Founders are the driving force that brings to the marketplace new products, services, revenue models; they are essential to our capitalist economy characterised by perpetual creative destruction. Yet, from the lens of their own growing companies, Founders can be both a blessing and a curse. A Founder’s relationship to the firm and its stakeholders will change along with the need to bring others into the organisation. Given a Founder’s responsibility in architecting the firm it is likely that a Founder would obtain a role at the management or board level. Many Founders are also owners of their startup; they maintain some level of authority. That authority may be augmented through structurally important roles as a member of the management team or board of directors. But what of the persistence of Founder influence? How, when, why and to what ultimate degree are Founders involved in their firms as they grow? Know that all Founders will take their exit, either early or late in the life of the firm. How that happens is what matters.[ii] How that happens also depends on the amount of your fundraiser. Typically, the bigger the raise, the faster the loss of Founder influence.
Here are a few snippets of what life for Founders is like as their companies grow. Founders face the choice of creating wealth or keeping control. Successful Founder- CEOs running fast growing startups tend to be removed quickly as their startup outgrows their entrepreneurial skill set. Every round of external financing increases the chances that a Founder-CEO will be removed, with the majority being involuntary. Those Founder-CEOs who initiate their own removal are more likely to remain involved, either on their company’s board or in another executive position.[iii]
What about Founders themselves? Just who are they? What are they like? Are Founders normal, or extraordinary, or just…different? There exists the suggestion that Founders are complex combinations of traits normally found at the extremes of the general population. As a self-aware entrepreneur, can you see yourself operating at the extremes? For example, a flawed weakling on the one hand and a strong ounce of perfection on the other – much like Achilles. Let’s take another example – an outsider who was yet an insider; Oedipus was a foreign orphan yet king. The practical point here is that the Founder’s company will grow, hire people, and at some point raise capital. As it does so, those who become involved are less and less likely to have this duality that is characteristic of many a Founder. Reversion to the norm becomes a reality. Founders live the tragedy of being the perfect scapegoat – hero and villain. The King is dead, long live the King![iv] The bigger the raise, the more likely the Founder will be the nutter and ready scapegoat.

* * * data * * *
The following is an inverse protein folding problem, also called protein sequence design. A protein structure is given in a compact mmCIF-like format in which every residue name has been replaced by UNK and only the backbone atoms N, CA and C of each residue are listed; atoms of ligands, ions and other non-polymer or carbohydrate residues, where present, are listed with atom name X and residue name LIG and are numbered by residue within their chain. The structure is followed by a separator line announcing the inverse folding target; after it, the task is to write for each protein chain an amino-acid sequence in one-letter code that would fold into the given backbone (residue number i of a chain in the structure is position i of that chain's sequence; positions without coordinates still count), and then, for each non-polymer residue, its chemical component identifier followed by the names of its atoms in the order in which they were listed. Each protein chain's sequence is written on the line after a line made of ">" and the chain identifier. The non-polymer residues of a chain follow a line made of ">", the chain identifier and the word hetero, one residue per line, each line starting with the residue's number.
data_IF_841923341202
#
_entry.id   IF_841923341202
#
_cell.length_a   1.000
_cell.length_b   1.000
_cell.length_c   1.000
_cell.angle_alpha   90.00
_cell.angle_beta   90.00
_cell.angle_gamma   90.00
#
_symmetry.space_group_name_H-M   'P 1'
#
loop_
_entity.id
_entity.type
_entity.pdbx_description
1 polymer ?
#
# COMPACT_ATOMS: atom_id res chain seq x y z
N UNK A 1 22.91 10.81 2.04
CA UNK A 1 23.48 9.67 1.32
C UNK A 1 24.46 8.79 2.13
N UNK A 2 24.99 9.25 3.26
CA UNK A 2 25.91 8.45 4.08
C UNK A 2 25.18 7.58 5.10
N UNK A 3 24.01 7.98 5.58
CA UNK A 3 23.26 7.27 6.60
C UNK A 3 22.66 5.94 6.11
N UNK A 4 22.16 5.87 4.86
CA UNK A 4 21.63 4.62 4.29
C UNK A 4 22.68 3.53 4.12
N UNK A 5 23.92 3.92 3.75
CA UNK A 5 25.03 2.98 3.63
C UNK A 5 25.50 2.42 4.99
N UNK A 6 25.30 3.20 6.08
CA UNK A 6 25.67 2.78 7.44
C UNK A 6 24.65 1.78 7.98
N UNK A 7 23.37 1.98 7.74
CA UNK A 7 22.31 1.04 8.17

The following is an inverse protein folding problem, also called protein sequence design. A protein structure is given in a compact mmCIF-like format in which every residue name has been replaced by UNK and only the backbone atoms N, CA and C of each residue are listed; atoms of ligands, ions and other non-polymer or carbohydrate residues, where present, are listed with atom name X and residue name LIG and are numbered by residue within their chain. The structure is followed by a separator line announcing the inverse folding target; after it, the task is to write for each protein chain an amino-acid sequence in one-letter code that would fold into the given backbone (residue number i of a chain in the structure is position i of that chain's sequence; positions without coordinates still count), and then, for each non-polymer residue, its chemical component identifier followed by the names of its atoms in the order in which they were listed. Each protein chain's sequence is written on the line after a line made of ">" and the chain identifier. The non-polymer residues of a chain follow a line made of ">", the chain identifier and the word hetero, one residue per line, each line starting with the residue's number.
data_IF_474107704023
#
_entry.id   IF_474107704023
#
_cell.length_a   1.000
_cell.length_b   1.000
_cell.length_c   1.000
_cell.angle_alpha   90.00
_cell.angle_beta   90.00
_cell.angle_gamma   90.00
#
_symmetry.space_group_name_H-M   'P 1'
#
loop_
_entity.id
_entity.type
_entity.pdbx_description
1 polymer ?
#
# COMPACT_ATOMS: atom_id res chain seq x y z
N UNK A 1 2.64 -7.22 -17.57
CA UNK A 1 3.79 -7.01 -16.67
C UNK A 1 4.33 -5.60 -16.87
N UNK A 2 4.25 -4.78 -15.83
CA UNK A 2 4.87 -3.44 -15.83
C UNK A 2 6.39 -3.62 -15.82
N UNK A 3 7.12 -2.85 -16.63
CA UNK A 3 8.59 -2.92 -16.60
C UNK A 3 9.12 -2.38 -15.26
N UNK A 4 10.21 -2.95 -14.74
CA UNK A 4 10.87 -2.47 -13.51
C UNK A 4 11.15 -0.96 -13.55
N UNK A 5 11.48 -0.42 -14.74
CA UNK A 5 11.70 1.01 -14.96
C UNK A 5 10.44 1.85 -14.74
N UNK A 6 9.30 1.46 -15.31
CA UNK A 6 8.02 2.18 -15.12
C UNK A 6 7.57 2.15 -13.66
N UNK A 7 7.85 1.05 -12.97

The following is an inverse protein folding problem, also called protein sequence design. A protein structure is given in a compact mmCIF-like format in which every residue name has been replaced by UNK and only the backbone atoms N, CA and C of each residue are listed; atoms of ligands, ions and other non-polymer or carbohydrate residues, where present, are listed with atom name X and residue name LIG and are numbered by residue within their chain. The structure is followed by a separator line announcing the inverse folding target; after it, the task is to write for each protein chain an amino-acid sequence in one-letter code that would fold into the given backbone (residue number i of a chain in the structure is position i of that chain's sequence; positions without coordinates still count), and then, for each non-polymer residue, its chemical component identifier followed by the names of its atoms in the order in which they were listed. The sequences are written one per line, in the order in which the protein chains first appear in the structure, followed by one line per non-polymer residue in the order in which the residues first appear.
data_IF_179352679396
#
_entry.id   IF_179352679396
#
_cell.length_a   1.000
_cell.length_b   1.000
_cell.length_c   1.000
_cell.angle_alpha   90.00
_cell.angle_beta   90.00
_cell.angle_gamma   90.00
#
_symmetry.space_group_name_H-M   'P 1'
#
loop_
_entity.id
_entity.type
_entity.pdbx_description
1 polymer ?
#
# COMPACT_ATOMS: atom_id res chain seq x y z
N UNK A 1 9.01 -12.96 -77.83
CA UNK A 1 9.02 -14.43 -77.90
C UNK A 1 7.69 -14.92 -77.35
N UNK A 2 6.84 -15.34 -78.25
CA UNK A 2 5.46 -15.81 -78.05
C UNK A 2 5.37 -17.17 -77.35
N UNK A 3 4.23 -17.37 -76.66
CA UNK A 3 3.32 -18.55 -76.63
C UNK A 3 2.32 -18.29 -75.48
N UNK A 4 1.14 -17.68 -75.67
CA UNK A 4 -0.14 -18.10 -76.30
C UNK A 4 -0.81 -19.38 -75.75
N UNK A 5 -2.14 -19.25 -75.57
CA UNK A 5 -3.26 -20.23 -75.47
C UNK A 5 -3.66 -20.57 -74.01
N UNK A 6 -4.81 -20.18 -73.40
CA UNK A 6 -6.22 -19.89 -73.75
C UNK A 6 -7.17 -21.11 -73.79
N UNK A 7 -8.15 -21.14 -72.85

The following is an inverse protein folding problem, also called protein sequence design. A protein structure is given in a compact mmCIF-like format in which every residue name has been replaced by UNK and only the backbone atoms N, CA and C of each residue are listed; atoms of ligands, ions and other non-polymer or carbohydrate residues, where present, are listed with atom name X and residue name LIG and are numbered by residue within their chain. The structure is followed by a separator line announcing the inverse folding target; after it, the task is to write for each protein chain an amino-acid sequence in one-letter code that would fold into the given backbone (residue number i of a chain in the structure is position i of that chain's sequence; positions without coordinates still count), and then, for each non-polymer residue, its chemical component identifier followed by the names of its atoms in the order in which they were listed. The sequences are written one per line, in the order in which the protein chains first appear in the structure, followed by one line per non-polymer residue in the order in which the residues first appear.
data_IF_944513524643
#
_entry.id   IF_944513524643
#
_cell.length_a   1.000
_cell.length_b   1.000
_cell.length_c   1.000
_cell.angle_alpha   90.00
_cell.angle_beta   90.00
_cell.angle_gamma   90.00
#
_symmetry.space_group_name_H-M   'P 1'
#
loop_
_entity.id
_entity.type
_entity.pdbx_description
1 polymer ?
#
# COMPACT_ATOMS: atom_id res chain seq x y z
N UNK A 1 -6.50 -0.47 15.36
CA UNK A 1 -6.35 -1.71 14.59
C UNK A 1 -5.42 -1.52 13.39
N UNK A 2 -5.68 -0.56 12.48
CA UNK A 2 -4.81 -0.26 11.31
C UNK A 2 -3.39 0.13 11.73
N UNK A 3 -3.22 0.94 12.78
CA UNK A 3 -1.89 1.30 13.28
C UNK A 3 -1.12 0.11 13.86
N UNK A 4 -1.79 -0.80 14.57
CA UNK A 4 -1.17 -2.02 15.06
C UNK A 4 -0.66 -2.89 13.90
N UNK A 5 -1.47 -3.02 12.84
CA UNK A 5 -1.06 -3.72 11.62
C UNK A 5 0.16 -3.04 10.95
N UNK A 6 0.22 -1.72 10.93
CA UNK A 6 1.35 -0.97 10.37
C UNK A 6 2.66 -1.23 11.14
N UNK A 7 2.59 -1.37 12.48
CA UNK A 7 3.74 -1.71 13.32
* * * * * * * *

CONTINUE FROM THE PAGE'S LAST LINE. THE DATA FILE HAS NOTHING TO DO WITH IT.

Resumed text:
Did you choose to take the role of Founder? Perhaps the role has chosen you. Either way, your future comes down one decision: go big, or raise as you go. Build an exit or build a company. When you value your startup, be cognizant of the choice you are making. Your decision says a lot about who you are. And, who you are is going to determine where you go to search out the capital necessary to get your startup off the ground.
The good news is internet-based disruption is creating new, alternative forms of finance. As an entrepreneur today, you actually have fundraising options. You can choose to approach the new backers of alternative finance, or go the traditional route in order to find an investor that is right for you and your startup.
[ii] “The Role and Influence of Firm Founders”, Teresa Nelson
[iii] “The Founder’s Dilemma”, Noam Wasserman
[iv] Blake Masters